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09.01.2023

‘Our baptismal calling for 2023 – Draw people back to community and to God’

‘Our baptismal calling for 2023 – Draw people back to community and to God’
The Revd Suzanne Harris and Archbishop Michael Jackson in St John’s Church, Aughrim.

“Let us lift our heads to greet the New Year 2023”, Archbishop Michael Jackson told parishioners in Aughrim and Ballinatone yesterday morning (Sunday January 8). The Archbishop joined parishioners in St John’s Church in Aughrim for Morning Prayer and presided at Holy Communion in Ballinatone Church.

In his sermon Archbishop Jackson urged the congregation not to lose sight of the glory of Christmas and the majesty of Incarnation in the Season of Epiphany, pointing out that the radiant light continued until the Feast of the Presentation on February 2.

The reading from St Matthew [3: 13–17] sees Jesus being baptized as an adult by his cousin John. The Archbishop noted that by our baptism we are incorporated into Jesus Christ who was born at Christmas and we become children of God by adoption and grace. “This is what Christmas is about. This is the heart of faith. This is the core of belief. We identify as individuals and as a community with God. This is why doing things for God and for the church is worth it. This is why persecuted Christians face torture and martyrdom. We all are part of God’s plan for the world of God’s creation wherever we fit in to this same world of Epiphany,” he said.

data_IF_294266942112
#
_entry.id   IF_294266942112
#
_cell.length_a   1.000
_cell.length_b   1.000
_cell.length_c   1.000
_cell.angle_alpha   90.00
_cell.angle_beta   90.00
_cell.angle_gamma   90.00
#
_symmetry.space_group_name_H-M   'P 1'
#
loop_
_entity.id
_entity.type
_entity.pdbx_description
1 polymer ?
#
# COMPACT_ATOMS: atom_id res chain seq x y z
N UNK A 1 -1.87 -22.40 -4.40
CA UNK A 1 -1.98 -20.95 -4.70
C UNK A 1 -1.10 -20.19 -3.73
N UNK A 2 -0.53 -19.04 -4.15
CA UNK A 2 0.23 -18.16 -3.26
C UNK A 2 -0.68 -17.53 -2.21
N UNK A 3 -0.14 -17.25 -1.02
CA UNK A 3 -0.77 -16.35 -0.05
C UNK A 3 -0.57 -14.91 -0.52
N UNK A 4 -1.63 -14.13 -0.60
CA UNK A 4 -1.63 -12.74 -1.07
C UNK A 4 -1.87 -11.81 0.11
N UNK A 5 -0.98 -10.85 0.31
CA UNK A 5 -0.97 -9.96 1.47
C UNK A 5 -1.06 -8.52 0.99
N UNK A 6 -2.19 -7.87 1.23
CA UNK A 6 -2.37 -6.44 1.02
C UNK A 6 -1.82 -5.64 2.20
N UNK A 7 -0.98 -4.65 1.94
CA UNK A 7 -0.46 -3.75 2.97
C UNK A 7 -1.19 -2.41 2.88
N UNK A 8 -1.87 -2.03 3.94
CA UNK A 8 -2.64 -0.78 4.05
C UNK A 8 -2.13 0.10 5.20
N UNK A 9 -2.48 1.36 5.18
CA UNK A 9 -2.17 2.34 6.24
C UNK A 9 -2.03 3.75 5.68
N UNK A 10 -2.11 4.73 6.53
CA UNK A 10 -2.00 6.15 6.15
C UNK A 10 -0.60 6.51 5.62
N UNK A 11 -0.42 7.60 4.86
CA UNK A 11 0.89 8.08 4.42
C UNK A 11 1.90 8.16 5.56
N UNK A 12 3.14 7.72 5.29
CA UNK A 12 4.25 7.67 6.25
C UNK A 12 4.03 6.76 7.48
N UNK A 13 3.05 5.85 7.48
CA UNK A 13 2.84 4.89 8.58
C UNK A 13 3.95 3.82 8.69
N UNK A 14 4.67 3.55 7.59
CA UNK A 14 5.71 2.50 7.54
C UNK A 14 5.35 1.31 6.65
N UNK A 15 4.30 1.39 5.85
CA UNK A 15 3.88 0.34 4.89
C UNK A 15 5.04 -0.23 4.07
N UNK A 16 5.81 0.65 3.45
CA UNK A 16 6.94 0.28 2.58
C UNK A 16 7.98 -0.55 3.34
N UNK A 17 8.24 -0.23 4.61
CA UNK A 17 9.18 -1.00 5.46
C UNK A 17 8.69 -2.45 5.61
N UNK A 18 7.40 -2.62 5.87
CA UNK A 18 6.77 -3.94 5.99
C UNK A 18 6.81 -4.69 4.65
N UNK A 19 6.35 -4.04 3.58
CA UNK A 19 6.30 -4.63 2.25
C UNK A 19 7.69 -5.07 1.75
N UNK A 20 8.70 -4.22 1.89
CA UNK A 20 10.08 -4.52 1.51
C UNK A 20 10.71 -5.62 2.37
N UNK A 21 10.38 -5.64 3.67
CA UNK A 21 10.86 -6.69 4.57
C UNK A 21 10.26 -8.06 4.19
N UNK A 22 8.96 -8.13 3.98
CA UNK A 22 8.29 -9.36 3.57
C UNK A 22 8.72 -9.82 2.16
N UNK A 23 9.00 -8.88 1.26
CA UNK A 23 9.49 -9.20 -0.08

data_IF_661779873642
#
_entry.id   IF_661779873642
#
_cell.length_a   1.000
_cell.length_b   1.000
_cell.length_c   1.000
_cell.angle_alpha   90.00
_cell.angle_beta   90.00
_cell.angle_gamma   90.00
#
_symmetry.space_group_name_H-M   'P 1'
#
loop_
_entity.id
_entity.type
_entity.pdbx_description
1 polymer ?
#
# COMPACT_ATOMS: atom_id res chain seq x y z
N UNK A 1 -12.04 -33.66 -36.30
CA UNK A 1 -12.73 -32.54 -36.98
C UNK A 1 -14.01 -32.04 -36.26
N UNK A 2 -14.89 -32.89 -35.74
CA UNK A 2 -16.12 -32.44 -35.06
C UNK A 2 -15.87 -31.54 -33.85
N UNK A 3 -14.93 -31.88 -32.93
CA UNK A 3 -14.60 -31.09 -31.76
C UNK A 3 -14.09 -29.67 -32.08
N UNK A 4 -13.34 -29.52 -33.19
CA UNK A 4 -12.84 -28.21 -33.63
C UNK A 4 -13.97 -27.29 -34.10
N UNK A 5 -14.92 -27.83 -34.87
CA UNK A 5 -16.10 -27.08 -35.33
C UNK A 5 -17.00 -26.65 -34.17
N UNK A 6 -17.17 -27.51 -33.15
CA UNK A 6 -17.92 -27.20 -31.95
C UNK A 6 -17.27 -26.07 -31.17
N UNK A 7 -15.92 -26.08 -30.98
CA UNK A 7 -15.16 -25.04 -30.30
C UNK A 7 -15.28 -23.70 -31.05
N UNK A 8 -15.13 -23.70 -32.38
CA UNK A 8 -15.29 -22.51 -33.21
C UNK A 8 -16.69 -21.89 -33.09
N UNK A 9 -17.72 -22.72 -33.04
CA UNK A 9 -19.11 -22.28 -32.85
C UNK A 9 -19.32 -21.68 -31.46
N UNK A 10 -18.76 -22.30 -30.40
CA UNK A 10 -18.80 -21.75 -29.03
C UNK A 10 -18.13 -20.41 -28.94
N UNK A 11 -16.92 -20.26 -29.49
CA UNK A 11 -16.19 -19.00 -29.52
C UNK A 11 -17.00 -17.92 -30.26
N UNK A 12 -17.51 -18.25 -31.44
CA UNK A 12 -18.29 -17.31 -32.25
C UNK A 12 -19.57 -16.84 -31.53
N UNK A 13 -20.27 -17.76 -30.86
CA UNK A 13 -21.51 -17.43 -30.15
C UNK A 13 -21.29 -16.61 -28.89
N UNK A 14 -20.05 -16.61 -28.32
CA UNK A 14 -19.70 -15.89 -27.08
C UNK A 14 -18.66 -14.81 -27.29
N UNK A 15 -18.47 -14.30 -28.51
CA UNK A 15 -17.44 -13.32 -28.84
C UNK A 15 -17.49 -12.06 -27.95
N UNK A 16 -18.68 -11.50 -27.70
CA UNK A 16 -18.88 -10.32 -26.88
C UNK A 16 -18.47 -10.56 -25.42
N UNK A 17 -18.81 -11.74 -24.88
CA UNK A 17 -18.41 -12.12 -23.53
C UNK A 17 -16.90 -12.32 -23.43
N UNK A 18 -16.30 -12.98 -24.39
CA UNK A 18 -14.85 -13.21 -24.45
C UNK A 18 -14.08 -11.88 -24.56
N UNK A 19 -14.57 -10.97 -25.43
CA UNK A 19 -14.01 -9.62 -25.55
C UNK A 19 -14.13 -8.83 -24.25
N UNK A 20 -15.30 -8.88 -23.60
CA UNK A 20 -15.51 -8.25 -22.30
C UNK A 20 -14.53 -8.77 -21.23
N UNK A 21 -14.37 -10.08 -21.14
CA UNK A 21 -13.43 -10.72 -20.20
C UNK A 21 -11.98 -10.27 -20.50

At the change of the year he said many, while back at work, were a bit sluggish, a bit reluctant because the prospect of a new year filled us with a sense of exhaustion. But he urged people to make a go of the new year.

“Early grumbling is not a good sign! We need to give it a real try and a real go because 2023 is a new year, a year of new things, stretching out ahead of us. It is for us to make it work and to enjoy its newness. One of the downsides of almost three years of Covid–19 is a type of fatalism. The advances in medical science which happened in less than a year (and which might have taken a decade or more) along with intense compliance and exemplary self–regulation on the part of so many has left us in a place where we who have survived have a duty to draw others together and to draw them back to community and to God for the sake of the present and of the future wellbeing of all. This is our baptismal calling in 2023,” he stated.

The Old Testament reading from Isaiah [42: 1–9] invites readers to trust to the Servant of God who will pick up and protect the faltering, the bruised and the crushed for the sake of justice and righteousness. The servant proclaims that the past is a thing of the past and new things are now happening. The Archbishop suggested that this was a message that the Church of Ireland struggled with as it did not really want the past to go away even though new things were happening.

He said that the Church of Ireland could take up the message of Isaiah and Matthew – the relationship between justice and righteousness and tolerance and acceptance of everyone.

He concluded: “As St Paul says to the church in Corinth: … for the written law condemns to death, but the Spirit gives life … (2 Corinthians 3.6) The vision of today ought to stick with us. It can only gladden our hearts and inspire us as we go about our daily life and work: the Spirit of God descending like a dove and alighting on him … (St Matthew 3.16) This is the gift that our own baptism gives us as well and we are invited to use it – as the rugby referee is not unknown to say as he peers at the base of a scrum when not enough is happening. We could do a lot worse, particularly if our New Year Resolutions have already lost their halo. Today is the future of yesterday: Use it!”

You can read the Archbishop’s sermon in full here.

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